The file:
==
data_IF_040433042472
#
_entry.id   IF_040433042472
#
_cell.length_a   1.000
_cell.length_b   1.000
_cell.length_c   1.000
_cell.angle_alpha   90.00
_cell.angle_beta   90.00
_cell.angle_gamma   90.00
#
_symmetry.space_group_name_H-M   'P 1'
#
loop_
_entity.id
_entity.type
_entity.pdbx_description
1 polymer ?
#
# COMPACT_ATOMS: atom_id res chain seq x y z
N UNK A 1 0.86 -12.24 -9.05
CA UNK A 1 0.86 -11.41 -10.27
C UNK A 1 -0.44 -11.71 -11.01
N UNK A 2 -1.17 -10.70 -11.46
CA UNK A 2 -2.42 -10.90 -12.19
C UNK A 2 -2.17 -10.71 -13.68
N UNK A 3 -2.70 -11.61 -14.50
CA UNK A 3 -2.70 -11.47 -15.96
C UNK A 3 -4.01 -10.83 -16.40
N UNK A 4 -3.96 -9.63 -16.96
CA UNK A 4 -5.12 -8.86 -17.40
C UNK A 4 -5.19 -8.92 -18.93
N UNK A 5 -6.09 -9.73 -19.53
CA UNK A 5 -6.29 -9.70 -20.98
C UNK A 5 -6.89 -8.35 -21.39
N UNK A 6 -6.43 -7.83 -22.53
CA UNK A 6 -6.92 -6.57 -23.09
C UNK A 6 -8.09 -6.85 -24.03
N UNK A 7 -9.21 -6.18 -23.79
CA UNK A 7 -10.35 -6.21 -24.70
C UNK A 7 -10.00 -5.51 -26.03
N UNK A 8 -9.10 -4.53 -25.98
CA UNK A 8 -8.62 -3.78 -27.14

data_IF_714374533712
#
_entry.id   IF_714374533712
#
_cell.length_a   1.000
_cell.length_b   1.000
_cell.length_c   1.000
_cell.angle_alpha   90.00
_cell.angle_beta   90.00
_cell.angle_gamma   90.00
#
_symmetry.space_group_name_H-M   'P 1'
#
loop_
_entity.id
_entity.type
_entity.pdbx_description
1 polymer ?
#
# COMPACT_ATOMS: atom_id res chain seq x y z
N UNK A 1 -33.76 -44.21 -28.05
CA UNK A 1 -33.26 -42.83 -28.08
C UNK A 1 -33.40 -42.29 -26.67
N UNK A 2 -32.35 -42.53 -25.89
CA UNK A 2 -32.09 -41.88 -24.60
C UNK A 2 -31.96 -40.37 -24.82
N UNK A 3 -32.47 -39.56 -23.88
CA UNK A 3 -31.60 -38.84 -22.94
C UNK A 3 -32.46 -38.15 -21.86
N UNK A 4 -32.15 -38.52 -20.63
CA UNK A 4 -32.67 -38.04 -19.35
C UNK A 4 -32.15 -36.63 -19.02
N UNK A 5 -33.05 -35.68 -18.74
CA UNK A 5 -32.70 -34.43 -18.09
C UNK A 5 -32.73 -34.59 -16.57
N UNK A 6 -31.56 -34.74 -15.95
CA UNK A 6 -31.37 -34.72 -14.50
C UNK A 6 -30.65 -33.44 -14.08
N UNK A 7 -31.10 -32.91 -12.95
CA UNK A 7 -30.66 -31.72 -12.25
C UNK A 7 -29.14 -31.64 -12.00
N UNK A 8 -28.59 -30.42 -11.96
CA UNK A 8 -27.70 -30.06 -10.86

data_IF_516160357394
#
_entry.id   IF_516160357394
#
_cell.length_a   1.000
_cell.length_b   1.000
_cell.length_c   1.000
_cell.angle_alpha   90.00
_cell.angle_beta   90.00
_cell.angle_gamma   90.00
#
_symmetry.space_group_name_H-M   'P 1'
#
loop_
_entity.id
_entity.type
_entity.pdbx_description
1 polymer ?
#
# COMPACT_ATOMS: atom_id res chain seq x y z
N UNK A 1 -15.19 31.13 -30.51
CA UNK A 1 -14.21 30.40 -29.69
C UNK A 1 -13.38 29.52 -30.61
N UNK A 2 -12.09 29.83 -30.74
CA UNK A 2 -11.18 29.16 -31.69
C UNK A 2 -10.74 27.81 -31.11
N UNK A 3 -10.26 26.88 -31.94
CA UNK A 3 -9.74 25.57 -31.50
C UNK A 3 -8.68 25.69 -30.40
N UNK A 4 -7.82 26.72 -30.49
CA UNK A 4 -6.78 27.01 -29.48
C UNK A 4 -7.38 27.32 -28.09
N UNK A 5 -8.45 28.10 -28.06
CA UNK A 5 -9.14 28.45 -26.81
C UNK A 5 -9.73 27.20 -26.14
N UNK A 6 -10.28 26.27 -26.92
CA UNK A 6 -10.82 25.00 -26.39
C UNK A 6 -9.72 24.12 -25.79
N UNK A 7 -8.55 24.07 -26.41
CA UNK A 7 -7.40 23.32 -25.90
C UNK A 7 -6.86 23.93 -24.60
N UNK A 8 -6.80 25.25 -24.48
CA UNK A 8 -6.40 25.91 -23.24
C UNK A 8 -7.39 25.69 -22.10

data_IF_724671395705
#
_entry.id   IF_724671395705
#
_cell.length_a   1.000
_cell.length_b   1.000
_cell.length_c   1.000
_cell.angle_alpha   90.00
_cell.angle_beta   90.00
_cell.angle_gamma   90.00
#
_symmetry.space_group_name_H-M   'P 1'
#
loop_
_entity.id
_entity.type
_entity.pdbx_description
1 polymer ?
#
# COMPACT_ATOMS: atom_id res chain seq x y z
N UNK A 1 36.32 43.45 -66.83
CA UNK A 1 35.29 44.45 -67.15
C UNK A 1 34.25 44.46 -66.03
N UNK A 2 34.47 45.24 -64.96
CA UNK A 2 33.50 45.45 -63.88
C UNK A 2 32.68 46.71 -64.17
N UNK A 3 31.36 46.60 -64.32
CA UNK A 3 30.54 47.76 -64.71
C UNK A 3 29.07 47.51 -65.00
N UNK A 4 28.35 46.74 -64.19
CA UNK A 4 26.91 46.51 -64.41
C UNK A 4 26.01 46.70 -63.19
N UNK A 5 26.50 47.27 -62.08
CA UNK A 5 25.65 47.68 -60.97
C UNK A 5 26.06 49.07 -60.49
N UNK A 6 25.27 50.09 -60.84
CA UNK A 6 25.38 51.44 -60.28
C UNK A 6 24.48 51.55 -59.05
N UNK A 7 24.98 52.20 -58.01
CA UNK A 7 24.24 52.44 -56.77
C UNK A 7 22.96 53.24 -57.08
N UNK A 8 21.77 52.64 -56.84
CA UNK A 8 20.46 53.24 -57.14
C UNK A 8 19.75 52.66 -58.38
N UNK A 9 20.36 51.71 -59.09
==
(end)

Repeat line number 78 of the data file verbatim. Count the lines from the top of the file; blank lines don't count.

C UNK A 5 -32.73 -34.59 -16.57